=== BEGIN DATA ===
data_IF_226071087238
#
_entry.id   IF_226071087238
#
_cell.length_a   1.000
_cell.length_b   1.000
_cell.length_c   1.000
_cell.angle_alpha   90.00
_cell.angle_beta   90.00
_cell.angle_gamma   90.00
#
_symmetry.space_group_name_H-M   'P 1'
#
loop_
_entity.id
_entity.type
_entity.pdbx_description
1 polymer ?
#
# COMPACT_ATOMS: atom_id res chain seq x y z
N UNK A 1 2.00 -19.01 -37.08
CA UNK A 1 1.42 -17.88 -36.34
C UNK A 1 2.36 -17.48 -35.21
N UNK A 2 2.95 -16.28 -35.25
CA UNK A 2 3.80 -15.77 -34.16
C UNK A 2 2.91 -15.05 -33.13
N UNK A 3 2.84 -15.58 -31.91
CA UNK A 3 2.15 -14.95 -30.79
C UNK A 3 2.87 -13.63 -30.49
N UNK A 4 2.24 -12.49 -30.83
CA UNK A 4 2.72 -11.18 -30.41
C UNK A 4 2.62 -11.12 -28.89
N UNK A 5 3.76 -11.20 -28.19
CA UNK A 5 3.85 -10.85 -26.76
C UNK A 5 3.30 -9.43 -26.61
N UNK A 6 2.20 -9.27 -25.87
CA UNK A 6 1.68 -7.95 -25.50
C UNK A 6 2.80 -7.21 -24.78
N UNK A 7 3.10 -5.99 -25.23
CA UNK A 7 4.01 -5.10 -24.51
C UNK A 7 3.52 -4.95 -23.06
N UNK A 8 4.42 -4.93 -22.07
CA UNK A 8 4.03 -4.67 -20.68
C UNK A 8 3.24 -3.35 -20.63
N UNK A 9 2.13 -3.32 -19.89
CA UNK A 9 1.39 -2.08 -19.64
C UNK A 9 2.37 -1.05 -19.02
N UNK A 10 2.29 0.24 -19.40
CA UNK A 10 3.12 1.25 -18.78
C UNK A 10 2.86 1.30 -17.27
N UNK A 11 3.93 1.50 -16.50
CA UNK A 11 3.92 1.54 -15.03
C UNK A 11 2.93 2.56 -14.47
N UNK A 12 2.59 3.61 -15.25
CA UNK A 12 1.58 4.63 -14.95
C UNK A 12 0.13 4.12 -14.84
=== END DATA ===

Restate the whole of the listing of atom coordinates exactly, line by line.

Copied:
data_IF_226071087238
#
_entry.id   IF_226071087238
#
_cell.length_a   1.000
_cell.length_b   1.000
_cell.length_c   1.000
_cell.angle_alpha   90.00
_cell.angle_beta   90.00
_cell.angle_gamma   90.00
#
_symmetry.space_group_name_H-M   'P 1'
#
loop_
_entity.id
_entity.type
_entity.pdbx_description
1 polymer ?
#
# COMPACT_ATOMS: atom_id res chain seq x y z
N UNK A 1 2.00 -19.01 -37.08
CA UNK A 1 1.42 -17.88 -36.34
C UNK A 1 2.36 -17.48 -35.21
N UNK A 2 2.95 -16.28 -35.25
CA UNK A 2 3.80 -15.77 -34.16
C UNK A 2 2.91 -15.05 -33.13
N UNK A 3 2.84 -15.58 -31.91
CA UNK A 3 2.15 -14.95 -30.79
C UNK A 3 2.87 -13.63 -30.49
N UNK A 4 2.24 -12.49 -30.83
CA UNK A 4 2.72 -11.18 -30.41
C UNK A 4 2.62 -11.12 -28.89
N UNK A 5 3.76 -11.20 -28.19
CA UNK A 5 3.85 -10.85 -26.76
C UNK A 5 3.30 -9.43 -26.61
N UNK A 6 2.20 -9.27 -25.87
CA UNK A 6 1.68 -7.95 -25.50
C UNK A 6 2.80 -7.21 -24.78
N UNK A 7 3.10 -5.99 -25.23
CA UNK A 7 4.01 -5.10 -24.51
C UNK A 7 3.52 -4.95 -23.06
N UNK A 8 4.42 -4.93 -22.07
CA UNK A 8 4.03 -4.67 -20.68
C UNK A 8 3.24 -3.35 -20.63
N UNK A 9 2.13 -3.32 -19.89
CA UNK A 9 1.39 -2.08 -19.64
C UNK A 9 2.37 -1.05 -19.02
N UNK A 10 2.29 0.24 -19.40
CA UNK A 10 3.12 1.25 -18.78
C UNK A 10 2.86 1.30 -17.27
N UNK A 11 3.93 1.50 -16.50
CA UNK A 11 3.92 1.54 -15.03
C UNK A 11 2.93 2.56 -14.47
N UNK A 12 2.59 3.61 -15.25
CA UNK A 12 1.58 4.63 -14.95
C UNK A 12 0.13 4.12 -14.84